A Day In The Life of A Tree might be the most harrowing song Brian Wilson ever wrote. From the dense thicket of organs of its opening and the meek vocals they entangle, it’s disarming in its vulnerability and bleak sincerity. Album producer and lyricist Jack Rieley gives a sobering voice to Brian’s lilting melody, a vocal performance rawer and more despondent than any of the actual members would be capable of (or comfortable) performing. His affectingly straightforward lyricism is one of the few times any individual other than Van Dyke Parks was truly able to translate the musical language of Brian Wilson to prose. It’s more than fitting, then, that Parks himself appears towards the end of the track to join in its devastating coda “Trees like me weren't meant to live / If all this world can give / Pollution and slow death”. In its first 30 seconds alone, it manages to make total resignation sound beautiful, and by that gorgeous ending coda it stands like a clear, crisp mirror reflecting the tender soul of Brian Wilson. It effectively capturing the tragedy, uncertainty and beauty in the heart of one of the most talented and damaged songwriters of the 20th century. Moving in a way few songs can ever hope to, it laments the pain of not just what has been, but what could’ve and should’ve been in its place.
'Til I Die was written during an existential crisis that Brian went through just prior to the recording of Sunflower. During this period, he threatened to drive his car off Santa Monica pier and ordered his gardener to dig his own grave while grappling with the unanswerable questions that of course weigh on us all. However, these questions had become particularly compounded in his own life, by rapidly spiralling mental health, troubled interpersonal relationships and (what he perceived to be) his creative failings. This internal maelstrom was conjured and then captured in stunning aural fidelity in a tight two minutes and thirty seconds. Some of Brain’s most awe-inspiring chordal magic shines through the torrents of aqueous organ, and douses the track in incandescent pastel hues that the human mind can’t even begin to fathom. Silvery vibraphone lines dance across the instrumental with the delicacy of perfect raindrops on an ocean tempest, and the rest of the band form the choir of the damned that call out from every rock, each golden harmony cutting through the black clouds of the storm. It’s one of the few times Brian ever fully composed the lyrics to a The Beach Boys song himself and the results are stunning. They capture the childlike charm and disarming emotional directness that makes outsider songwriters like Daniel Johnston so enduringly appealing, while also showing a degree of poetic proficiency few would’ve expected. It’s at once all-consuming, personal and totally universal, and in that fact lies its appeal. After all, how many of us would die to know “How long will the wind blow?”.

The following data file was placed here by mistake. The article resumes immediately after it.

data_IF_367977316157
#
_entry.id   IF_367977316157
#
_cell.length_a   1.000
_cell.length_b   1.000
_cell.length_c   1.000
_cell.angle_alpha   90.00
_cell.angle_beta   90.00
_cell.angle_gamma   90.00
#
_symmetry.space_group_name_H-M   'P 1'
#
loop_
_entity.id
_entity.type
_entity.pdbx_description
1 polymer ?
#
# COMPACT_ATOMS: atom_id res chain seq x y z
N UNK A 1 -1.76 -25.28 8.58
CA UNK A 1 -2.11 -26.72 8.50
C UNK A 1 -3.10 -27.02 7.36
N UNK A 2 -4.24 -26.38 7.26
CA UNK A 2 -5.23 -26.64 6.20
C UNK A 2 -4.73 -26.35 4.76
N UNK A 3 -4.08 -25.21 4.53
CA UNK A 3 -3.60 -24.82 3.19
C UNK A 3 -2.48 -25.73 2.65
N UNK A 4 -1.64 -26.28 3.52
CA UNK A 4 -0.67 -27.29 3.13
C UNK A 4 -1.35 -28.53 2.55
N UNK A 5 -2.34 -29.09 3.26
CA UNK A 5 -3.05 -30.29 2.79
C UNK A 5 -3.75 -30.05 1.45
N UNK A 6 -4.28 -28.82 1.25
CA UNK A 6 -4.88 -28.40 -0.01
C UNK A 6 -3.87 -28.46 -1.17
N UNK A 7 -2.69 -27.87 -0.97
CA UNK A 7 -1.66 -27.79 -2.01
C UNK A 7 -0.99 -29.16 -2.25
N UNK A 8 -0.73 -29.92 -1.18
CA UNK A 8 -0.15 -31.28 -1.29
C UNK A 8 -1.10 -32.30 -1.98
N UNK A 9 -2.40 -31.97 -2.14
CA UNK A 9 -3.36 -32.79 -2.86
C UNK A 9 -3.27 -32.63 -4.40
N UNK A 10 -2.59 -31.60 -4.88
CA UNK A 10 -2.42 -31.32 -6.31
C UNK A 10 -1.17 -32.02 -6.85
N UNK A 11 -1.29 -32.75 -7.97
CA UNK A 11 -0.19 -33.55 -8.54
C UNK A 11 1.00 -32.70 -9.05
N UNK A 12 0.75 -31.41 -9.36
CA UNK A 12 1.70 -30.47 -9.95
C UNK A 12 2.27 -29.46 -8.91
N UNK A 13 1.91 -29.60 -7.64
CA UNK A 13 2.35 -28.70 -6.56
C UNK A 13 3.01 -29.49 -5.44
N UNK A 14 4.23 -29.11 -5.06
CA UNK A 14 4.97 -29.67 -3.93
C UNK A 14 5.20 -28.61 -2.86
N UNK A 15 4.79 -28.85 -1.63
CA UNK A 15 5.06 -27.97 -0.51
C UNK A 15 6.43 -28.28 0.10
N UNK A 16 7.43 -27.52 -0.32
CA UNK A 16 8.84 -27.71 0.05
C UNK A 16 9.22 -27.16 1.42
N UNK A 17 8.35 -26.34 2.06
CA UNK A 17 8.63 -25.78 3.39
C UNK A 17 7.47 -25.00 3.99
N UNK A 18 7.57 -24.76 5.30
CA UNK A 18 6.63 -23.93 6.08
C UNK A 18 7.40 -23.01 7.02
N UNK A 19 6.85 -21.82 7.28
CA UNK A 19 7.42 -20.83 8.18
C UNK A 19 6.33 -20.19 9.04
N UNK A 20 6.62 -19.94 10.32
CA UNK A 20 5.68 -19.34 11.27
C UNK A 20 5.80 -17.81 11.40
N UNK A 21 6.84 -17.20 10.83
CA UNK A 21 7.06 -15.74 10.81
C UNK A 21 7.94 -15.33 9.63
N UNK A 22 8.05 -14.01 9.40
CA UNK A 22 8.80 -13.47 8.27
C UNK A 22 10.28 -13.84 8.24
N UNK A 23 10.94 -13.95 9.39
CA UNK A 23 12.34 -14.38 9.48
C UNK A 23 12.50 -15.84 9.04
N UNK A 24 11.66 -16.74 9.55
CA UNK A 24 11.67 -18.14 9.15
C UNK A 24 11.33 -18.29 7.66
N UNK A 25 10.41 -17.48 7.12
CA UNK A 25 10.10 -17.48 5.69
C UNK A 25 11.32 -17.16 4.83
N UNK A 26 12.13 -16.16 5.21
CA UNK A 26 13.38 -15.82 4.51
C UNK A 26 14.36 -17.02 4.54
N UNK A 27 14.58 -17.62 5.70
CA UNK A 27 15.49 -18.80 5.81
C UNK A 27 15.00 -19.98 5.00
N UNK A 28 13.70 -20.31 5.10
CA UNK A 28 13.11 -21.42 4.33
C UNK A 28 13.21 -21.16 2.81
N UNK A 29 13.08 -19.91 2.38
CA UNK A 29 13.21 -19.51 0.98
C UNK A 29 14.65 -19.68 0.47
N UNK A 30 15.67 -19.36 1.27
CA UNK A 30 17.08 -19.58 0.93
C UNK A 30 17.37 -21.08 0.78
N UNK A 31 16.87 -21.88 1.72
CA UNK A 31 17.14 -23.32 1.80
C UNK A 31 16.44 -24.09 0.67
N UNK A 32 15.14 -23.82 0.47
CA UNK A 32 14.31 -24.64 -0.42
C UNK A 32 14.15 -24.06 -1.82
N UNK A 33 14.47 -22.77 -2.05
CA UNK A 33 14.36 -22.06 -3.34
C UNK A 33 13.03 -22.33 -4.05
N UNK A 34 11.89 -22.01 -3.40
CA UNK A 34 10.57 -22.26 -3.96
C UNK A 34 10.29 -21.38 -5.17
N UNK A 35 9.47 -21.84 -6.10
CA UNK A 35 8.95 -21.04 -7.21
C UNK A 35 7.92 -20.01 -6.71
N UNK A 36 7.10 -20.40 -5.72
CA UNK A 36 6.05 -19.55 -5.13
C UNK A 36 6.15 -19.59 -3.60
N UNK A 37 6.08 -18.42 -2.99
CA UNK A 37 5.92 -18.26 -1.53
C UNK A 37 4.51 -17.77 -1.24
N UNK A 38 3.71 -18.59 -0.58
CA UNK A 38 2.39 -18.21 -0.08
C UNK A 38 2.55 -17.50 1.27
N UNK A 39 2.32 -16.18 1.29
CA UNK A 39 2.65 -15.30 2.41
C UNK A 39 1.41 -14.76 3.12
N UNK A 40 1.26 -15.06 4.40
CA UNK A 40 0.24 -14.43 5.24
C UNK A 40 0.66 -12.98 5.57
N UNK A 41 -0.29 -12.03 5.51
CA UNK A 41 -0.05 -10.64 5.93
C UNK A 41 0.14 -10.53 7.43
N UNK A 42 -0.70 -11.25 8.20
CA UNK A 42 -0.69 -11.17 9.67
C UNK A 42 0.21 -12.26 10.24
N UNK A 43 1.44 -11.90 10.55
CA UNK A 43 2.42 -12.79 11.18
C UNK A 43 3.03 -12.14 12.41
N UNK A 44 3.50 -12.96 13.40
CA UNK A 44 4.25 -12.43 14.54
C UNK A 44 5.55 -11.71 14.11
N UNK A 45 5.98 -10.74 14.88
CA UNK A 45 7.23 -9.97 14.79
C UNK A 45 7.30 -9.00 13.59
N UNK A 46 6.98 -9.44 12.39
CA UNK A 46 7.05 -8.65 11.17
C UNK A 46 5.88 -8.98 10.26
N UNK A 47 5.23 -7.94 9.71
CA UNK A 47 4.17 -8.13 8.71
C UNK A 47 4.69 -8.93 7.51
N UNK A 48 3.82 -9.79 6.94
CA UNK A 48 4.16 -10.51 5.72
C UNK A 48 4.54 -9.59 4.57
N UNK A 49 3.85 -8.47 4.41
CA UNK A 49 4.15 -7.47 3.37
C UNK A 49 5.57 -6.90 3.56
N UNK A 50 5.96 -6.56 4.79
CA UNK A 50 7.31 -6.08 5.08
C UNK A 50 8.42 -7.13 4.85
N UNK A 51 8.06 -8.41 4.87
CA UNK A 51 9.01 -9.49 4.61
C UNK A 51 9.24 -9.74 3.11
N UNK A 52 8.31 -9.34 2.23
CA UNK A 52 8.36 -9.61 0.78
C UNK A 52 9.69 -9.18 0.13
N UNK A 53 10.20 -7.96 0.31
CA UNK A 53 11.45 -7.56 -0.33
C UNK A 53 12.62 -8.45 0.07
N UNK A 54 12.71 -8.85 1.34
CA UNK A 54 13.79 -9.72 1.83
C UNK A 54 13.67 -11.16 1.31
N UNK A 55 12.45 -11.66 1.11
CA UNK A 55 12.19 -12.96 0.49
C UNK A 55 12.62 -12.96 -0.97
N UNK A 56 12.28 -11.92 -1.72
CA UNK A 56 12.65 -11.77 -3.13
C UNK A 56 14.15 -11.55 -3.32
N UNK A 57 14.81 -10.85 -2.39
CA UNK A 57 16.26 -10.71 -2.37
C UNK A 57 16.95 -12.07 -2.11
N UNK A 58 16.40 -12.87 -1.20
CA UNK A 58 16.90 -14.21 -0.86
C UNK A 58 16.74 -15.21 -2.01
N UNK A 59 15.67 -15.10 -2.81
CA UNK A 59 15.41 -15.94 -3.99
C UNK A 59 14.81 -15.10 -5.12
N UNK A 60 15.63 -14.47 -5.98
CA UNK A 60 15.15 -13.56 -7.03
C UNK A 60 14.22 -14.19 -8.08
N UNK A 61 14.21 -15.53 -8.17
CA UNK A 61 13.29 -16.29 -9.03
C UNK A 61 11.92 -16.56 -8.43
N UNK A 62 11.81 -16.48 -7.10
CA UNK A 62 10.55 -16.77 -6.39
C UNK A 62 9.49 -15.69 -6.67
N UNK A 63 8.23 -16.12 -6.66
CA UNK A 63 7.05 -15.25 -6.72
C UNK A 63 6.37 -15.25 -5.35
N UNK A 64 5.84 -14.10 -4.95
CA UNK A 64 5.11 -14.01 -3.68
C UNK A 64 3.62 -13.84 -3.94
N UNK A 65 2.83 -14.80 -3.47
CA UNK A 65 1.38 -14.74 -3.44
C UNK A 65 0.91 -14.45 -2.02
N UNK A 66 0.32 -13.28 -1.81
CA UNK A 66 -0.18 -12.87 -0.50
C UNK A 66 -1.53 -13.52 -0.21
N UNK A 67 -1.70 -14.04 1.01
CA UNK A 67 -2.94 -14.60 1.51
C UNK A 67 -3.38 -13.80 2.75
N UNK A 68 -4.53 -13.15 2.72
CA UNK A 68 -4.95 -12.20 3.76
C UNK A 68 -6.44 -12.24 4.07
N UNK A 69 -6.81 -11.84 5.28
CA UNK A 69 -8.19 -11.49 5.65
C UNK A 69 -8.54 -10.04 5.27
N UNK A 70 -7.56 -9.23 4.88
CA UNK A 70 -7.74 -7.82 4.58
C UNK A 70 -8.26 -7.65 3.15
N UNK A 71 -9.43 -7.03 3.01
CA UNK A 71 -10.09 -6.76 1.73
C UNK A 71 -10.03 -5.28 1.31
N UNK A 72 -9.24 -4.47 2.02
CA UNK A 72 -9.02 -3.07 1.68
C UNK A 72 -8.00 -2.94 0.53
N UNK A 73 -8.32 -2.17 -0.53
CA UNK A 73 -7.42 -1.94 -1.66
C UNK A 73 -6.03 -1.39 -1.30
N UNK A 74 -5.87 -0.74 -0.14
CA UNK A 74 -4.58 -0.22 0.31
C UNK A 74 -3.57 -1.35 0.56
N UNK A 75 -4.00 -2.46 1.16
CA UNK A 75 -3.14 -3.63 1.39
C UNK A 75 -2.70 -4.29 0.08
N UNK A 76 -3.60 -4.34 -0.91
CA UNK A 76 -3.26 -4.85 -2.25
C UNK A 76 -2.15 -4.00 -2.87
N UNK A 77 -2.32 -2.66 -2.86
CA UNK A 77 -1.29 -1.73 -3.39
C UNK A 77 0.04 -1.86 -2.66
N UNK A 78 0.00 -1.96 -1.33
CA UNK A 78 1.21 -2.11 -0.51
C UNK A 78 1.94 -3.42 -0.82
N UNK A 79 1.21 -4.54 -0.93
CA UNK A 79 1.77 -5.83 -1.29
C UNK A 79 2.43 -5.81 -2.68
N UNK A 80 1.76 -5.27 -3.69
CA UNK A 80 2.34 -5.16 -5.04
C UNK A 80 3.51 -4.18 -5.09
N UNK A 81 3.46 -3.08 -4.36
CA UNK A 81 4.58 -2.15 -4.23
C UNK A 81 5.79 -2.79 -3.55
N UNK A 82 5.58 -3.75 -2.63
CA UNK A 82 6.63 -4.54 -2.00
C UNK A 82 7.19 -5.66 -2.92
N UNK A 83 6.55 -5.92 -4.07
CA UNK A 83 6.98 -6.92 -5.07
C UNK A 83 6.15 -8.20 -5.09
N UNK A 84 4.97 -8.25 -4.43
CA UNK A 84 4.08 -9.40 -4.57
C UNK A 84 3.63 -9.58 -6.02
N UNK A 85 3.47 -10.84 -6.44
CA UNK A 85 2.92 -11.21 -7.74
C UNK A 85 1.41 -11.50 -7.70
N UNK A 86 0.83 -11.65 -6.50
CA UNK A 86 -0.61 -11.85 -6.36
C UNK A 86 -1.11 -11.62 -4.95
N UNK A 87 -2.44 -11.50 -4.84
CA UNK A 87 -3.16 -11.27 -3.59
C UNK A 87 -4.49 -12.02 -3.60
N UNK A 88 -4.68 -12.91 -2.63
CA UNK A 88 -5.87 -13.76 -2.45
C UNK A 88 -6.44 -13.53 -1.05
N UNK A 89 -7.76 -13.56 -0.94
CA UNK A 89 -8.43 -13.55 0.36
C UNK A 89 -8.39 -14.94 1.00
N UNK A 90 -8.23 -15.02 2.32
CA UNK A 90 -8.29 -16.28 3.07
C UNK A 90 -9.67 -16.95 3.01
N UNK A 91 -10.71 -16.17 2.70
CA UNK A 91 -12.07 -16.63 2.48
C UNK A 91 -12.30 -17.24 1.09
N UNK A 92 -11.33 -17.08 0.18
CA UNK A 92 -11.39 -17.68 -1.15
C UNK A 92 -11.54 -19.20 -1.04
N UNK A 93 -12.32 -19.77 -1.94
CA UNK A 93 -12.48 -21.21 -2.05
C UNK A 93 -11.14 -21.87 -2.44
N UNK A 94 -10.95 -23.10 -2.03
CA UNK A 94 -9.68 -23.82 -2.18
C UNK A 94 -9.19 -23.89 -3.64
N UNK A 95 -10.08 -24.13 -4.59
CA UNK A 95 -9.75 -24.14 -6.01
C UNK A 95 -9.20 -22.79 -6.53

"The best thing The Beach Boys ever recorded? For sure"
So many words of praise have already been heaped on the titular Surf’s Up, it feels a waste to contribute more. The beating heart at the centre of Brian’s unfinished masterpiece Smile was stuff of legend since the unceremonious implosion of that albums recording, long before this record’s release. So, I’ll be brief. Is it a masterpiece? Obviously. The best thing The Beach Boys ever recorded? For sure. Brian Wilson’s lofty creative peak? Very probably. The best thing anyone ever recorded? I mean, if the shoe fits. The kind of music that can never be encapsulated with the flimsy utensils we call words, the kind of song that you have to hear, to feel, to truly understand the genius of? Unquestionably. Van Dyke Park’s "acid alliteration" is on full display here, much to the chagrin of Mike Love and the unbound wonder of just about everyone else. It summons up detailed scenes of baroque beauty, crisp and atmospheric enough to be called cinematic. Brian’s instrumental and vocal work are the product of a true auteur, untethered at the height of his creative power. He created combinations of notes and sounds so profoundly human that they seem to reverberate in the depths of our subconscious minds. It's almost like the music has always existed there and just required a conduit as pure as Brian to finally find its voice. The album culminates with a coda that can only accurately be described as sublime. Speaking through the voice of his elegant harmonies, Brian delivers what I see as a poignant and perfect post-text to not only this album but the entire career of The Beach Boys, and by extension the musical project of Brian Wilson. Truly, “A child is the father of the man”, and we would all do well to heed their words more often as Brian reminds us here.
Written by: Owen White
Edited by: Gemma Cockrell